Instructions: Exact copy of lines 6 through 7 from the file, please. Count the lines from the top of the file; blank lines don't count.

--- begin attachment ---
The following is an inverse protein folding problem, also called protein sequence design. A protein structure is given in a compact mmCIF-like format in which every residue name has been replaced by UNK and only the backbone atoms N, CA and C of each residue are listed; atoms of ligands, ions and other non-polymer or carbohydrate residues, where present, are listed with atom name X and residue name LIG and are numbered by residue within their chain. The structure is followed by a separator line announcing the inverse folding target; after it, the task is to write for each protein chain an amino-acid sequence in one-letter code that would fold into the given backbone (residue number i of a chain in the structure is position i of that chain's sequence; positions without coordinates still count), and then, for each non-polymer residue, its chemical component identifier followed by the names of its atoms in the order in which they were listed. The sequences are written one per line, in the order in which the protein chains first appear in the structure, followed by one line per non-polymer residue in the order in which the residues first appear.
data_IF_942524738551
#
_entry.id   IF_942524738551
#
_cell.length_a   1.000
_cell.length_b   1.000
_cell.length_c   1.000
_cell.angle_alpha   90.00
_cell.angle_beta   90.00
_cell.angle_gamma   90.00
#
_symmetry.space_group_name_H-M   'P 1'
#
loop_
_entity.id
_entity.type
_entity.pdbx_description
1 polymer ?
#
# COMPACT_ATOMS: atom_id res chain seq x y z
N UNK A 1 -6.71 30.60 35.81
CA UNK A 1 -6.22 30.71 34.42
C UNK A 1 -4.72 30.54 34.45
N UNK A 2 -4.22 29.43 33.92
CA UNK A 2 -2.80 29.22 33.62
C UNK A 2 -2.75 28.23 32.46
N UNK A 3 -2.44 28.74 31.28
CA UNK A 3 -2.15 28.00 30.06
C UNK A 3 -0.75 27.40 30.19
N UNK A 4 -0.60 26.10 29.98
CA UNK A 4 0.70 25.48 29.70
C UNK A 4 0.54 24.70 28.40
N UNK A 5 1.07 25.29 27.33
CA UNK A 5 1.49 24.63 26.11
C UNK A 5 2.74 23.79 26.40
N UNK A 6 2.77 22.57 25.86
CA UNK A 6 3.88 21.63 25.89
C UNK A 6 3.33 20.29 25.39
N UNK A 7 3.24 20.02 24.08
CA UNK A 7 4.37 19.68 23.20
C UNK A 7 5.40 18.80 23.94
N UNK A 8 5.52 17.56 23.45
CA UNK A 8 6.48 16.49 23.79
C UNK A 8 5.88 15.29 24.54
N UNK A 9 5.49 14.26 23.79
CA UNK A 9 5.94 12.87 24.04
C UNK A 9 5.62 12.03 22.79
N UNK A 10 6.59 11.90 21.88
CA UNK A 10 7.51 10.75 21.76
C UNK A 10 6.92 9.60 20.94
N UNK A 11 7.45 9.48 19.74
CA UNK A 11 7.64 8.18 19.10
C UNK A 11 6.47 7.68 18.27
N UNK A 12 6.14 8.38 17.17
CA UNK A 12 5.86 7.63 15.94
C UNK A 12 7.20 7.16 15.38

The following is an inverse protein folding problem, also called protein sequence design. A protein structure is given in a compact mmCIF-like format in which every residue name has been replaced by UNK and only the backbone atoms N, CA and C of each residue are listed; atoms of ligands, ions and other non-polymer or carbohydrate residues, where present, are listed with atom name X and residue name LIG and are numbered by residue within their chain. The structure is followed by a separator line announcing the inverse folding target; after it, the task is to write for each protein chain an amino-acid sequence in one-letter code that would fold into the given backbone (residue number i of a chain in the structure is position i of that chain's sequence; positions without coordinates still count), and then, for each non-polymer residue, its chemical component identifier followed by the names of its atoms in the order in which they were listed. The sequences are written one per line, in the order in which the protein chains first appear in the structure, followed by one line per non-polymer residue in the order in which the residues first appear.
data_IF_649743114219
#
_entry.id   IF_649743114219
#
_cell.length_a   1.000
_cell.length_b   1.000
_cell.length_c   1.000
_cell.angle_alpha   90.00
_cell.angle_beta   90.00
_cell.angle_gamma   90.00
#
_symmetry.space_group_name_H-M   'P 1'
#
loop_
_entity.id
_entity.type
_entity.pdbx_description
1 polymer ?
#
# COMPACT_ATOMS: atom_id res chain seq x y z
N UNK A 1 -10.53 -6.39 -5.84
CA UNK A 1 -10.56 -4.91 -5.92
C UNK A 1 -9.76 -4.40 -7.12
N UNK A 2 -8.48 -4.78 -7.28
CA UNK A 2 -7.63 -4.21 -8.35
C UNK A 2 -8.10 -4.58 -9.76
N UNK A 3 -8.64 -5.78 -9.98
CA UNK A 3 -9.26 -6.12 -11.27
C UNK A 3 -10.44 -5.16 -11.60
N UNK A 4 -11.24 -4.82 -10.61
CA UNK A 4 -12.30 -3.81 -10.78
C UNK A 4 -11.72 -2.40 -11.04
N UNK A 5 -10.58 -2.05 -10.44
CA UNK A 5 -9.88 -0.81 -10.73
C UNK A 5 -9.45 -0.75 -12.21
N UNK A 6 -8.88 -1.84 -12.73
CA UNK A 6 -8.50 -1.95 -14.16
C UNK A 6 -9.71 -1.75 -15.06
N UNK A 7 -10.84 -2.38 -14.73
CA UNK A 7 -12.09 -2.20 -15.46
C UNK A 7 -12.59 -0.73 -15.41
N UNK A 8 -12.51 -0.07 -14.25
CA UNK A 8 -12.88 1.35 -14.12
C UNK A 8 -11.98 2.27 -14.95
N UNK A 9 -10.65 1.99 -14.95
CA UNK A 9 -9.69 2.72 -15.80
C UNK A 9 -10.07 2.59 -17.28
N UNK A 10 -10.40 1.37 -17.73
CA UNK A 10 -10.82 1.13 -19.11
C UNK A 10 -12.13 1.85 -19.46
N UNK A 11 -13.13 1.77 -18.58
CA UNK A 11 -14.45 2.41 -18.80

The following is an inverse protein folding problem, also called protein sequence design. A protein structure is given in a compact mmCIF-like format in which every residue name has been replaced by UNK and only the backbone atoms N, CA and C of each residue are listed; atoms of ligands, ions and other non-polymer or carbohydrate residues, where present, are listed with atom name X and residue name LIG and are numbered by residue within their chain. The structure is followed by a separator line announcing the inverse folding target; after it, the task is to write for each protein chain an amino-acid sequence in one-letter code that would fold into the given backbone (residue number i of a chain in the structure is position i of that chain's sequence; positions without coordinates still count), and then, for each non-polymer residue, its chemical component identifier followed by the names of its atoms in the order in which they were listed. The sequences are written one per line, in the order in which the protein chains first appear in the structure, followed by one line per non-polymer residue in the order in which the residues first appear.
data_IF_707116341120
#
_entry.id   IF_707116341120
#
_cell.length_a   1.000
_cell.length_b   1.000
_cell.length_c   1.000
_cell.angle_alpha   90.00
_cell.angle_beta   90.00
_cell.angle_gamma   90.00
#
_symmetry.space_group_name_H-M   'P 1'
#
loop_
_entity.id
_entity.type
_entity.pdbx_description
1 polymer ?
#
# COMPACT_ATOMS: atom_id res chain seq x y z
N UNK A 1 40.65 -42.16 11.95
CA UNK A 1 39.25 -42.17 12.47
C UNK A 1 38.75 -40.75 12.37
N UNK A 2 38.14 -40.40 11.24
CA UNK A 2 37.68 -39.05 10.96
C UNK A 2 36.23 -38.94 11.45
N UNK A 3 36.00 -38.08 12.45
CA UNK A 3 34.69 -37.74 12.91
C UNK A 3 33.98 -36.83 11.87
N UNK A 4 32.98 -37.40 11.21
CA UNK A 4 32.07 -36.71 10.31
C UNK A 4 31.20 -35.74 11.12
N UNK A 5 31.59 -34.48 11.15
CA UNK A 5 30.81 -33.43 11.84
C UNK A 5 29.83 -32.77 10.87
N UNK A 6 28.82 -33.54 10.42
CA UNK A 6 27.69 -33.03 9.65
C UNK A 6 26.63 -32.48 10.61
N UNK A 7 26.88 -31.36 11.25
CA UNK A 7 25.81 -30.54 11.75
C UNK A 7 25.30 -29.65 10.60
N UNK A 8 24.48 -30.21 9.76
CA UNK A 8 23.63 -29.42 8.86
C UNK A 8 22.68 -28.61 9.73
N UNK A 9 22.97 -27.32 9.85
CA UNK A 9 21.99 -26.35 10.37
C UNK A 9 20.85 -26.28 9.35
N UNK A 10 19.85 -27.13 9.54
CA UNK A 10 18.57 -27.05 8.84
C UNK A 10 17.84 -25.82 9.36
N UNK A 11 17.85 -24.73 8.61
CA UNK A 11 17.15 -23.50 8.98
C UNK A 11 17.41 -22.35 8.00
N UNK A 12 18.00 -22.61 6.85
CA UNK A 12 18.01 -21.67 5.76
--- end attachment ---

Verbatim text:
_cell.length_a   1.000
_cell.length_b   1.000